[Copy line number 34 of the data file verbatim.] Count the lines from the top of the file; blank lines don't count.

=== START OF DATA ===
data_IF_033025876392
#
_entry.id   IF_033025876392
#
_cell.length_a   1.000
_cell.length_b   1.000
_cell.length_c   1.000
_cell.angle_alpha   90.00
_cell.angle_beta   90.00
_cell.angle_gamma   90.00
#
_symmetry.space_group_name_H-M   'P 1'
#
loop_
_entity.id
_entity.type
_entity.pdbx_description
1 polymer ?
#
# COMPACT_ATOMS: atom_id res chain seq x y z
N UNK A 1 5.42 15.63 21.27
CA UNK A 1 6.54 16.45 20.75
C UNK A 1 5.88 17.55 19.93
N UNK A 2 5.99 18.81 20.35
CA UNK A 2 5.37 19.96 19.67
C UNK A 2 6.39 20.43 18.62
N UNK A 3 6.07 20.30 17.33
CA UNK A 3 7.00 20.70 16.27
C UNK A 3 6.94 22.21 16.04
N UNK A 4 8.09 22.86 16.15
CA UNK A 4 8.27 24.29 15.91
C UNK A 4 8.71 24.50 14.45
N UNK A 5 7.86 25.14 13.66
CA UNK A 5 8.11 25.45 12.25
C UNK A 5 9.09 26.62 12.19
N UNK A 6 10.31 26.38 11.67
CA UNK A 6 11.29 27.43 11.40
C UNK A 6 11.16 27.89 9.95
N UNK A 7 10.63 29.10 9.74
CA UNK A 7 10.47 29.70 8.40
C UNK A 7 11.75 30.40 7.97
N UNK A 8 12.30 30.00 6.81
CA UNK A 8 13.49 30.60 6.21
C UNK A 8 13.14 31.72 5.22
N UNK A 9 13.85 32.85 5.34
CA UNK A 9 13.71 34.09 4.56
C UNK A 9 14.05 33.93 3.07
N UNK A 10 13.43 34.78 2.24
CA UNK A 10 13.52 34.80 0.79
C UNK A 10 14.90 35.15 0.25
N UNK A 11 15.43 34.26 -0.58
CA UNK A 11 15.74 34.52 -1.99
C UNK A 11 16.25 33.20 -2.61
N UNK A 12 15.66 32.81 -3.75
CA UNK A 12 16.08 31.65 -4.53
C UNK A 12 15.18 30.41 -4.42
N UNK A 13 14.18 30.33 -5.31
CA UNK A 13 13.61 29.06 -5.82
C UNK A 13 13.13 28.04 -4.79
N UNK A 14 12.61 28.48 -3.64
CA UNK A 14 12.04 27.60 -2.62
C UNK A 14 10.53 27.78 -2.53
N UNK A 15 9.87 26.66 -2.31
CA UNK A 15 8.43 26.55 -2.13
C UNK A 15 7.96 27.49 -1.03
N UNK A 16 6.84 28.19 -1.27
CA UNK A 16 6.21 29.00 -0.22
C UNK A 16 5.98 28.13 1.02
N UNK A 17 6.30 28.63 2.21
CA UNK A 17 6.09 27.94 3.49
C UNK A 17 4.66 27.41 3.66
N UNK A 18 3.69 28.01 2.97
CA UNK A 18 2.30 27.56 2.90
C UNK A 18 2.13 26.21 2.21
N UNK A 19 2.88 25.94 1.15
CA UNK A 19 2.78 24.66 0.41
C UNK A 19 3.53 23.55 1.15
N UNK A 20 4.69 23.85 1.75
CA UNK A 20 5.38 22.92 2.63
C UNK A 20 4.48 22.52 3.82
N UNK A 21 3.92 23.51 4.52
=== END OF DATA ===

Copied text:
CA UNK A 5 8.11 25.45 12.25